Cole County sees healthy reserves, property tax cut in 2014
Monday, January 13, 2014
For the fifth year, Cole County government’s budget is based on tax income that includes a property tax reduction.
“We’ve converted the county from being a property tax-based system, almost exclusively, to a much more-dominant sales tax system,” Presiding Commissioner Marc Ellinger explained after last Wednesday’s vote approving a more than $60 million county operating budget for 2014.
County taxpayers’ bills last year were based on a tax levy that was nearly a penny less for each $100 of assessed property value in 2013 than in 2012.
“We’re running an operational surplus,” Presiding Commissioner Marc Ellinger explained after last Wednesday’s budget approval, “and, as long as we’re running a surplus, we’ve got to keep lowering taxes.
“Government should not be in the business of spending money just because it’s got it.”
Ellinger noted the county administration has “addressed all the major problems that we’ve been looking at for years,” including ambulance service, courthouse repairs, law enforcement improvements and operations at the new jail.
“We’re still running a surplus, so we need to start lowering taxes a little bit,” Ellinger said, “and I anticipate that we will continue to have to adjust the tax rate, to make that work.”
After approving the county government’s 2014 operating budget, the three commissioners — Ellinger, Eastern District Commissioner Jeff Hoelscher and Western District Commissioner Kris Scheperle — sent a one-page memo to department directors and the county’s other elected officials.
“At best, growth will be modest with no increase in sales tax revenue and the special revenue funds,” the commissioners wrote. “The next year looks to present real challenges to the financial strength of Cole County, from uncertainty with state government to general economic issues.”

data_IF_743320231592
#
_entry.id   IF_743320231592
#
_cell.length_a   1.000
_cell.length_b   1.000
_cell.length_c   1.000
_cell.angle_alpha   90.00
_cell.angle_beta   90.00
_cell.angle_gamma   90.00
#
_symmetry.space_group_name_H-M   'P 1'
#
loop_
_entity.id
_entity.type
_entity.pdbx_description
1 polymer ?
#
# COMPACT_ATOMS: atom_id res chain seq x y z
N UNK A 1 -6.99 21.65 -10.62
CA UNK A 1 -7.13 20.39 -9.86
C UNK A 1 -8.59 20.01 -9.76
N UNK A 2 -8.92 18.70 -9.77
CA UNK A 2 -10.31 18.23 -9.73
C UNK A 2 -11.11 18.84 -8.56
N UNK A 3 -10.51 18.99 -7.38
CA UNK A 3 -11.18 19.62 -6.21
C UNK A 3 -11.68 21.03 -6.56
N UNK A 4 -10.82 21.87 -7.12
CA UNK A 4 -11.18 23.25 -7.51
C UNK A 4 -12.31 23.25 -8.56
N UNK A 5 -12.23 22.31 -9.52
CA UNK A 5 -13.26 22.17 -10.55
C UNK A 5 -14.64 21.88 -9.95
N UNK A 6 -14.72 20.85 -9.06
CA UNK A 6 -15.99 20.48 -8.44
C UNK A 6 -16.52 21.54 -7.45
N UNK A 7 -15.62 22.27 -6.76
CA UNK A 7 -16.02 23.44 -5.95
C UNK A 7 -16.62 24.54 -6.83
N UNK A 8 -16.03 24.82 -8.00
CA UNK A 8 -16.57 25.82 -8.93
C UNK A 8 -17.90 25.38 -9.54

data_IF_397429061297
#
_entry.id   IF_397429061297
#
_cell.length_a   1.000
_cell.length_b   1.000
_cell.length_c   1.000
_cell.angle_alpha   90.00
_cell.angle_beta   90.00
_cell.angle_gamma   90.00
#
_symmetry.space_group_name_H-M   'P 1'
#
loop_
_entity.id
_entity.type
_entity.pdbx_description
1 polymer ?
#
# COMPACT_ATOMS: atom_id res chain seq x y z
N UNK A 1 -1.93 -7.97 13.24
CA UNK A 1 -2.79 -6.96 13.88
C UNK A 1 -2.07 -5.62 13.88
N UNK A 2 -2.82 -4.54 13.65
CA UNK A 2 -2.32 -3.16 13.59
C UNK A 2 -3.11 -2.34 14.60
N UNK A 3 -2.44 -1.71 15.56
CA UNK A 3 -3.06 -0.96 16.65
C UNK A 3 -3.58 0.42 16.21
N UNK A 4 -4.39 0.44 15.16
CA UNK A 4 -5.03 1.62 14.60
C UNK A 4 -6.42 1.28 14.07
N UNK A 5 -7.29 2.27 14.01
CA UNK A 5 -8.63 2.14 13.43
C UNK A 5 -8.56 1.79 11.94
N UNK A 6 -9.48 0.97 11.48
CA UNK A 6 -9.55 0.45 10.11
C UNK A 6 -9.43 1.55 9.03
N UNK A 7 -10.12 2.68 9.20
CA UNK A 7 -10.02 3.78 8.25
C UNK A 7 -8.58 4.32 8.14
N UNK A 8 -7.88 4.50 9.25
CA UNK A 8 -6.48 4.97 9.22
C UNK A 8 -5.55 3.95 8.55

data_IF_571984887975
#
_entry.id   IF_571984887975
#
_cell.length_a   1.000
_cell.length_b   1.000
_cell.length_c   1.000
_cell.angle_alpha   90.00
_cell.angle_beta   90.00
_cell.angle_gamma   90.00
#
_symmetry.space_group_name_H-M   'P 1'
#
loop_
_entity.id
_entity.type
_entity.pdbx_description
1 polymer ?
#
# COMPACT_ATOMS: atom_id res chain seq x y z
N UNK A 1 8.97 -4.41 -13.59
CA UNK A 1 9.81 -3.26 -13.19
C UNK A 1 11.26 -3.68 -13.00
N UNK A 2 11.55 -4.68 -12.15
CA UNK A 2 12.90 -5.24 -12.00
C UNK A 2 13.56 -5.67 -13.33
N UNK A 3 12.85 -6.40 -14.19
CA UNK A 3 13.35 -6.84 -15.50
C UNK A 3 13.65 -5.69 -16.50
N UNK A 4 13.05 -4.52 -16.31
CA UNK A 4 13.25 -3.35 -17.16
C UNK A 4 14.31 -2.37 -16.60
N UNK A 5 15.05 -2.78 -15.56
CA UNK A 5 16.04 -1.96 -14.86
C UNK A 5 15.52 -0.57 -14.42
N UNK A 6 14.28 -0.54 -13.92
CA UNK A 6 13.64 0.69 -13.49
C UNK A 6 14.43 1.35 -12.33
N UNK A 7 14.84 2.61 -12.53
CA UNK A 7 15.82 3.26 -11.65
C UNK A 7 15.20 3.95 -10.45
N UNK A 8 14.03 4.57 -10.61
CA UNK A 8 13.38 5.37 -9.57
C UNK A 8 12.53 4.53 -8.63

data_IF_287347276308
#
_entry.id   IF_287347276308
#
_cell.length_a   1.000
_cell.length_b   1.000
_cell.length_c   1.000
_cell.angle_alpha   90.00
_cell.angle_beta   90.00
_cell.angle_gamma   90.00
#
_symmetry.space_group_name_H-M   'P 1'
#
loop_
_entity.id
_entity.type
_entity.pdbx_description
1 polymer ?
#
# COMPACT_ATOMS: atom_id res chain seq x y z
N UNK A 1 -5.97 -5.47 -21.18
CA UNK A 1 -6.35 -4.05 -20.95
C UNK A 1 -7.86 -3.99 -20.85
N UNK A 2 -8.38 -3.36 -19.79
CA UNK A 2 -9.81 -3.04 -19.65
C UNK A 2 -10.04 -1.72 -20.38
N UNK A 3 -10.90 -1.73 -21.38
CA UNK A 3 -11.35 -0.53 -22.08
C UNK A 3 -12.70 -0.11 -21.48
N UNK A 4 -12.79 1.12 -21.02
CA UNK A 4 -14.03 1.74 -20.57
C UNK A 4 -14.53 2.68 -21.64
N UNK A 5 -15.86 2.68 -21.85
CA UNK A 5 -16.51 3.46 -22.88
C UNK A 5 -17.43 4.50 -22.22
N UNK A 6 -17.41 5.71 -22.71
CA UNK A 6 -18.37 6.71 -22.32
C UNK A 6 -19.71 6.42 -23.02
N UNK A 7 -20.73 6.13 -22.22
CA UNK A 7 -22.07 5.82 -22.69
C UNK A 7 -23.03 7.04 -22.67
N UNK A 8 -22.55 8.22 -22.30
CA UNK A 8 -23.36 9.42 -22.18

With that kind of concern, Ellinger was asked, why not save some of the income from property tax receipts, rather than reducing the tax rate — which automatically lowers the income?
“We’ve done that for five years, now, and we have very, very large reserves built up,” he explained.
“In the history since I’ve been up here (since 2007), we were running large operational deficits — over $1 million out of the general fund.
“We’re now running large operational surpluses.”
Commissioners created the surpluses by using some tax revenues to build up the reserves — a sort of savings account that can be used to pay bills when the expected tax revenues are sluggish.
Ellinger said the the county government also has built up its “rainy day fund” — an account to handle emergencies — to “a safe level. … Then you have to starting making decisions about, ‘Are you collecting too much money?’
“And I think that’s the reason we started lowering the property tax.”
He noted, “Our infrastructure didn’t get fixed for a lot of years because we didn’t have the money to fix it.
“(Now) we have enough money to project out that we’re not going to see problems in the future — but we’re going to have to keep monitoring it.”
Ellinger said the shift from reliance on property taxes to a greater use of sales tax revenues “has been really good for us — but it means there are the vagaries of the economy that does have some impact.
“We’ve seen our revenues go up every year, since the recession — but it’s very modest revenue growth.”
In their memo to the other county officials, the three commissioners wrote: “County government must be cautious to preserve our good financial standing while providing the necessary services to our residents.”
Part of that caution this year was a decision to keep employees’ salaries at last year’s level — but to pay for all of the more than $450,000 increase in health care premiums.
Ellinger said that was the equivalent of a raise.
The memo said: “The Commission continues to believe that a fair and competitive compensation/benefit plan is critical to retaining the employees of Cole County.”
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